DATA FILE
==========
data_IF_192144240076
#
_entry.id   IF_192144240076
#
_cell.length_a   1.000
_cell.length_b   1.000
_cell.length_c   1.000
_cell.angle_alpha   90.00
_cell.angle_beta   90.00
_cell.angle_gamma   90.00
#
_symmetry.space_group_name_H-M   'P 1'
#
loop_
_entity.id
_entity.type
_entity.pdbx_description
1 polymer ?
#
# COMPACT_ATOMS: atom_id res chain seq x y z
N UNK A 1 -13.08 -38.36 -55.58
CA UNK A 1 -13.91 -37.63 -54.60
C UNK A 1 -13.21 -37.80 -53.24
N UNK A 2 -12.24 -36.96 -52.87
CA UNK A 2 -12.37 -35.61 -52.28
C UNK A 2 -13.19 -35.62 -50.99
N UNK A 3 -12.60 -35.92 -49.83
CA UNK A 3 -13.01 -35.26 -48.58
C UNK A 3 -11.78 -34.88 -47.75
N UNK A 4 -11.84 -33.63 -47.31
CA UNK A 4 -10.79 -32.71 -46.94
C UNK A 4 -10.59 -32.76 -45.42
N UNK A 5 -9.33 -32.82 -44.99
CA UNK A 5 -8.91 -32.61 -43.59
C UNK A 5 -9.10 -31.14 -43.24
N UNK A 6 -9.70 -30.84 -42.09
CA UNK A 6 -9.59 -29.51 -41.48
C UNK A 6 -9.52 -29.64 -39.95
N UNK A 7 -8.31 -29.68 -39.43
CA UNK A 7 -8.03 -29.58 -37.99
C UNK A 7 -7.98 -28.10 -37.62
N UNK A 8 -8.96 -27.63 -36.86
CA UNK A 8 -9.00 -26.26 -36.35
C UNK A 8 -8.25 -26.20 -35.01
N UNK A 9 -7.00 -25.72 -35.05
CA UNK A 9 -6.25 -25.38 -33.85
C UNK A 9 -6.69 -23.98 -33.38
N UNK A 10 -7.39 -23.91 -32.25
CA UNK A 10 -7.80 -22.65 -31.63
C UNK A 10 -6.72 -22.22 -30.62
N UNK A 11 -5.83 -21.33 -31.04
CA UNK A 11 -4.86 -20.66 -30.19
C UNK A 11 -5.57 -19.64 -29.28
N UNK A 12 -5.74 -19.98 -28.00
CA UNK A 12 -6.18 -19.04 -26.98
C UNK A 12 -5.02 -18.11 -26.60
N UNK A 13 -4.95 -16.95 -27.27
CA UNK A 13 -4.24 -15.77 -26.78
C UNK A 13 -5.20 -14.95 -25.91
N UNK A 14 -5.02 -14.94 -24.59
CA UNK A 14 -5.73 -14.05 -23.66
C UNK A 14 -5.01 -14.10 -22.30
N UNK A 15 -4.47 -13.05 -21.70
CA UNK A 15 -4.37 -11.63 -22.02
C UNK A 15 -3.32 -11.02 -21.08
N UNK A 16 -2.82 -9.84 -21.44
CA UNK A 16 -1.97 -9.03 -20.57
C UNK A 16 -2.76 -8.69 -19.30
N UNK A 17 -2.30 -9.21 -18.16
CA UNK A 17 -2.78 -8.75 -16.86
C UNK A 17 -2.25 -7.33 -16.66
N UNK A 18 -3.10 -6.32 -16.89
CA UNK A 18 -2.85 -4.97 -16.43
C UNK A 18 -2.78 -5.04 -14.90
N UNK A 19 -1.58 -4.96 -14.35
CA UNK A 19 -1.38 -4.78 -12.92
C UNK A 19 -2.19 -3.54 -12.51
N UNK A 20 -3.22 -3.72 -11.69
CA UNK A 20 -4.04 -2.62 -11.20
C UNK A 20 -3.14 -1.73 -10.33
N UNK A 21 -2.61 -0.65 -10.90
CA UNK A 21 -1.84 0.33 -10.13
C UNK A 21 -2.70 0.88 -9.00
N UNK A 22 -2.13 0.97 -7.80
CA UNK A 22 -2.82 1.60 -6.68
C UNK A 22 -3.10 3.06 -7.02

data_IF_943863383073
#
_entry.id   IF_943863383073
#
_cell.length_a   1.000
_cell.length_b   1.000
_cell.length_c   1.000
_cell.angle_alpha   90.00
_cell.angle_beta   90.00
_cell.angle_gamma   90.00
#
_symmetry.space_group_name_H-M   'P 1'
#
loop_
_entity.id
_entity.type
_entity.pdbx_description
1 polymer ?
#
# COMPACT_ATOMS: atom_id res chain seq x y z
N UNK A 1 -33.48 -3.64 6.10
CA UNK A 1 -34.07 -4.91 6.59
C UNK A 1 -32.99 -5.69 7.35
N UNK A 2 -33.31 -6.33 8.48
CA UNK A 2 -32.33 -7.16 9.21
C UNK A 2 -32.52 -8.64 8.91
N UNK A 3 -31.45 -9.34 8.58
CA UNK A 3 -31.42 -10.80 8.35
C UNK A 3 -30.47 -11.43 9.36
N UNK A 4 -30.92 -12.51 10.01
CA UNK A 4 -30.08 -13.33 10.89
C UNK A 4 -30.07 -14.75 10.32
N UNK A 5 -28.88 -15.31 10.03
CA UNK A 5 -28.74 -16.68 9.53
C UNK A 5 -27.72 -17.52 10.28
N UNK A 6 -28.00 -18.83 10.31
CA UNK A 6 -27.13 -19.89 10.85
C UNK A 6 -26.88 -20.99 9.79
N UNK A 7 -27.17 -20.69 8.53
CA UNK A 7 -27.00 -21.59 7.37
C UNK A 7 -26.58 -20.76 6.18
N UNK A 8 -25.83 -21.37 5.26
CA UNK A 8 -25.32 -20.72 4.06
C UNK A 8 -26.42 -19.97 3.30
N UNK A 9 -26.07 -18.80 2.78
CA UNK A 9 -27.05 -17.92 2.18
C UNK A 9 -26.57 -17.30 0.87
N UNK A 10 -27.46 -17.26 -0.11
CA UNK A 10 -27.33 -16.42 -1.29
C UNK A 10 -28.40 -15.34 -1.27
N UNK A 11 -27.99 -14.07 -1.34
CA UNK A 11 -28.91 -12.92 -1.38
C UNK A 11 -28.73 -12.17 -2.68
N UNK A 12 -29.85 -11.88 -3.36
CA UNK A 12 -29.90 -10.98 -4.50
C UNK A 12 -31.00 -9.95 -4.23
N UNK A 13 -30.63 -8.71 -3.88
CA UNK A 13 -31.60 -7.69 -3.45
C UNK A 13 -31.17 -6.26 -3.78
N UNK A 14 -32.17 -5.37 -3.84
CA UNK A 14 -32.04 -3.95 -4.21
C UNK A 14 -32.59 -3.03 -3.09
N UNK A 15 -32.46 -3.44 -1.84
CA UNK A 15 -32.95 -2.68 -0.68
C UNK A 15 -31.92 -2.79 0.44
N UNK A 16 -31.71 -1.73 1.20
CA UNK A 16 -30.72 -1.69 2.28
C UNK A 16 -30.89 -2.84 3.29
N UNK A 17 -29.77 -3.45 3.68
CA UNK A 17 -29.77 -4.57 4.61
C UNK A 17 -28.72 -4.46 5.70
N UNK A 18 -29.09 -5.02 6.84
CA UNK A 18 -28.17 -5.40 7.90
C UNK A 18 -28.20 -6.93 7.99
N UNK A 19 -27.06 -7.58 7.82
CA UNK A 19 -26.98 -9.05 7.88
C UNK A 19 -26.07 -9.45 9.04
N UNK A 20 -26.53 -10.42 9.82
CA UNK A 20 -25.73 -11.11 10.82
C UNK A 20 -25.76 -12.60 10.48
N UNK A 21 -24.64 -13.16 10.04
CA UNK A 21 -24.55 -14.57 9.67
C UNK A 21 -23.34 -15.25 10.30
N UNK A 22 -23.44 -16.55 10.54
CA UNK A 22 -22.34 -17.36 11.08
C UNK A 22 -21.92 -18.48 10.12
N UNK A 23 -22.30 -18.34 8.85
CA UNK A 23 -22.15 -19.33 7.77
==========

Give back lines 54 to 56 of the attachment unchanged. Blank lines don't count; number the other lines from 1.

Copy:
N UNK A 12 -5.74 -19.98 -28.00
CA UNK A 12 -6.18 -19.04 -26.98
C UNK A 12 -5.02 -18.11 -26.60